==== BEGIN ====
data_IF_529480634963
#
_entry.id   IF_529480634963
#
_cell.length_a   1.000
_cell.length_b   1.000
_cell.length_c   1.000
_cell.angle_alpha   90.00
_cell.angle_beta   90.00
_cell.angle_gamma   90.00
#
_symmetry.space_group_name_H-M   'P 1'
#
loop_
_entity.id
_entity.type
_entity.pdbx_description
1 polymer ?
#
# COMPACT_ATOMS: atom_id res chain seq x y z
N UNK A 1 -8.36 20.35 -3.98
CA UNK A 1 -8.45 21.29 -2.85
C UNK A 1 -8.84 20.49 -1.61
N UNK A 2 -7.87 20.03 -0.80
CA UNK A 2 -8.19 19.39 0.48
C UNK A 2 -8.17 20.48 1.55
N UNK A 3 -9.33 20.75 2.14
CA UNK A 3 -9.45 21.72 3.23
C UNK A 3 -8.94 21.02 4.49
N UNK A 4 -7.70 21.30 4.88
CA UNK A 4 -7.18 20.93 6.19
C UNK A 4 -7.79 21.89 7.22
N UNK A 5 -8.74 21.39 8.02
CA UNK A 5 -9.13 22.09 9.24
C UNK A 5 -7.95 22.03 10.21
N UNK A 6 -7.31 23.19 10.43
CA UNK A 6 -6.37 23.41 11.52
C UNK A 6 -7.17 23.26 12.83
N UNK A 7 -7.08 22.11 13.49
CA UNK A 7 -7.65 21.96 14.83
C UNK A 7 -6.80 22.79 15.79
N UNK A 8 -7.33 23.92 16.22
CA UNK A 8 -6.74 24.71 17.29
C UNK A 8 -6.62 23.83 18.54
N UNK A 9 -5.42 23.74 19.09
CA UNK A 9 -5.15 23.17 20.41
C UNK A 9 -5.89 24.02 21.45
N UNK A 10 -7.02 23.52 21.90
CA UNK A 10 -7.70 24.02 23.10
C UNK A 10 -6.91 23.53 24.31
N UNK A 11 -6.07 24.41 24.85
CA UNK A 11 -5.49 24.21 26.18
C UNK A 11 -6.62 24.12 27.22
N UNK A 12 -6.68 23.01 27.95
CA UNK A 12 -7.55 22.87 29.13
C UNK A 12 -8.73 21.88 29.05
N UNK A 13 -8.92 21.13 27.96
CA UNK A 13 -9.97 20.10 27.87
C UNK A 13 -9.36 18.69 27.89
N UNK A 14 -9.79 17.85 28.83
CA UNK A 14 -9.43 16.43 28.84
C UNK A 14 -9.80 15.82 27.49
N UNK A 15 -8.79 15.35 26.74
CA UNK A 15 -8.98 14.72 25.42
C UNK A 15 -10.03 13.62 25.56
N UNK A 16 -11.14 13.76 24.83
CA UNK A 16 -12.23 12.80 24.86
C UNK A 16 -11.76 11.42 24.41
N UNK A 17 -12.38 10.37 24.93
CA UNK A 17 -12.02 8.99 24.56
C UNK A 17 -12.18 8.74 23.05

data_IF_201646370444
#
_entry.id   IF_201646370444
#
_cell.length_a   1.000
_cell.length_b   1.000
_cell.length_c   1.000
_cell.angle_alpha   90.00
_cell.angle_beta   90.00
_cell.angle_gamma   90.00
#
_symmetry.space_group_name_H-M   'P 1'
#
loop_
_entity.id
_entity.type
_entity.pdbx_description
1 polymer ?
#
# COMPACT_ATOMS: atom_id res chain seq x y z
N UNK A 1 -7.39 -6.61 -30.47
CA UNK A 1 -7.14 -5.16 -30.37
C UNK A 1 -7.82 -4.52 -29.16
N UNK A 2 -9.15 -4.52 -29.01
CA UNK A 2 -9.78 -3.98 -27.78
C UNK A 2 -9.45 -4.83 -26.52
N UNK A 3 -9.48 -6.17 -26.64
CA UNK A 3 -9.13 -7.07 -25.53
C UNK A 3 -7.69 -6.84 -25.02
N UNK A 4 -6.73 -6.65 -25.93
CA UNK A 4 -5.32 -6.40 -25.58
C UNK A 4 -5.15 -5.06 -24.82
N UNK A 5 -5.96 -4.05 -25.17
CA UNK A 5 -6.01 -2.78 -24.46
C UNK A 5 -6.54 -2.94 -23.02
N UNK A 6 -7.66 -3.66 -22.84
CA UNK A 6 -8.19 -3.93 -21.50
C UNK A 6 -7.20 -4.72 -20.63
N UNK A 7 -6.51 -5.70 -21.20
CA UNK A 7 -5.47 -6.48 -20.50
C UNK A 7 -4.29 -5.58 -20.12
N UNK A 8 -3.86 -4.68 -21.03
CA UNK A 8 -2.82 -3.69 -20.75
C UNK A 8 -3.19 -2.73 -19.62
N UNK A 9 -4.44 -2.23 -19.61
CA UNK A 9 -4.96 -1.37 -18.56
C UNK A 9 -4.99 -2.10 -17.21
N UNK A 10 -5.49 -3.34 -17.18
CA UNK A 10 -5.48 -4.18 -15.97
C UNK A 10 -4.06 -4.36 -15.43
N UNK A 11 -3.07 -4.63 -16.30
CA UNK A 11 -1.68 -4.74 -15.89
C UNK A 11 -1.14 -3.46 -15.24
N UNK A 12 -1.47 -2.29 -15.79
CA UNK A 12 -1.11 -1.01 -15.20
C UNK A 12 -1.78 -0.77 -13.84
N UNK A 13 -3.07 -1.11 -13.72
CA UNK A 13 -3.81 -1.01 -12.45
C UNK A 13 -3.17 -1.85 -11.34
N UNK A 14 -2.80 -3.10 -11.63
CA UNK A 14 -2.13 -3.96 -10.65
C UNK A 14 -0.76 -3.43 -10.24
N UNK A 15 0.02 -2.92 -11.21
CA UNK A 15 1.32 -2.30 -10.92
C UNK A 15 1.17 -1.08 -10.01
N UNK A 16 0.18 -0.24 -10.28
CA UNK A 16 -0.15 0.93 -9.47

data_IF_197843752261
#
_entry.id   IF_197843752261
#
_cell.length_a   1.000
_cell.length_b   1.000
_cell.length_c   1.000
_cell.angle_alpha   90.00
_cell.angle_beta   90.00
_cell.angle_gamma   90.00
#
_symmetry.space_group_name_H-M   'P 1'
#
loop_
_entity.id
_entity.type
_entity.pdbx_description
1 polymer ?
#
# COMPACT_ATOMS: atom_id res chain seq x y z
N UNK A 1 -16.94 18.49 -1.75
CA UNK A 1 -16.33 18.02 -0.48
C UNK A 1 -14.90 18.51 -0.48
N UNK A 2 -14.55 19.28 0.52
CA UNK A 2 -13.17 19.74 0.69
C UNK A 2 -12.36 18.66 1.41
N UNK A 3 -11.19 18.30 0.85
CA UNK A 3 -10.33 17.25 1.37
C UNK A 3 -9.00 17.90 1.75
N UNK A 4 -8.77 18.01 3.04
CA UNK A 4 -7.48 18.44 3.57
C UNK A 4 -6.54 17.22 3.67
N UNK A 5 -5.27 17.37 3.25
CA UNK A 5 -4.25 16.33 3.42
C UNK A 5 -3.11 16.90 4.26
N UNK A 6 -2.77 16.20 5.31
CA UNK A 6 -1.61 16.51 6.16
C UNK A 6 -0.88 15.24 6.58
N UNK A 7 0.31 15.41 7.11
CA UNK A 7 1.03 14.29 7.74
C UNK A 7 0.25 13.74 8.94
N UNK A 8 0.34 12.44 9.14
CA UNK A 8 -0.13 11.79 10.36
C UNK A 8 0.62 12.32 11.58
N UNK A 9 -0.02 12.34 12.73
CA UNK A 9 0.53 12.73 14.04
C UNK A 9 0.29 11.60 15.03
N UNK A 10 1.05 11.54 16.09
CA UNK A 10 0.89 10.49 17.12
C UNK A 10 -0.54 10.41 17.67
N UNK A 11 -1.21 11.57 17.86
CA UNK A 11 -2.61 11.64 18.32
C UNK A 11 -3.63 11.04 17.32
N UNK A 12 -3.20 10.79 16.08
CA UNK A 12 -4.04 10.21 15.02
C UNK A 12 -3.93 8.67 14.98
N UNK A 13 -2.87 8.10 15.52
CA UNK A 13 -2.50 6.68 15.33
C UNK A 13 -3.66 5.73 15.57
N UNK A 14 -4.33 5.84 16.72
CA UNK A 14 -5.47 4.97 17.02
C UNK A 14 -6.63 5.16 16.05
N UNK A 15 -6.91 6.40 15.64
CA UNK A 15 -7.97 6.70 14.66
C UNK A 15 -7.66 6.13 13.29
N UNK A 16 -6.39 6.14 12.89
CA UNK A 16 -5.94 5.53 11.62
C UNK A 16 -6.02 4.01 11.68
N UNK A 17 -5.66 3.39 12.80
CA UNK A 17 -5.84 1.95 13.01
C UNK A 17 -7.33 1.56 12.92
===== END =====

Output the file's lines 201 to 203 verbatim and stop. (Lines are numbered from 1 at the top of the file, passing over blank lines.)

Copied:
N UNK A 15 -6.91 6.40 15.64
CA UNK A 15 -7.97 6.70 14.66
C UNK A 15 -7.66 6.13 13.29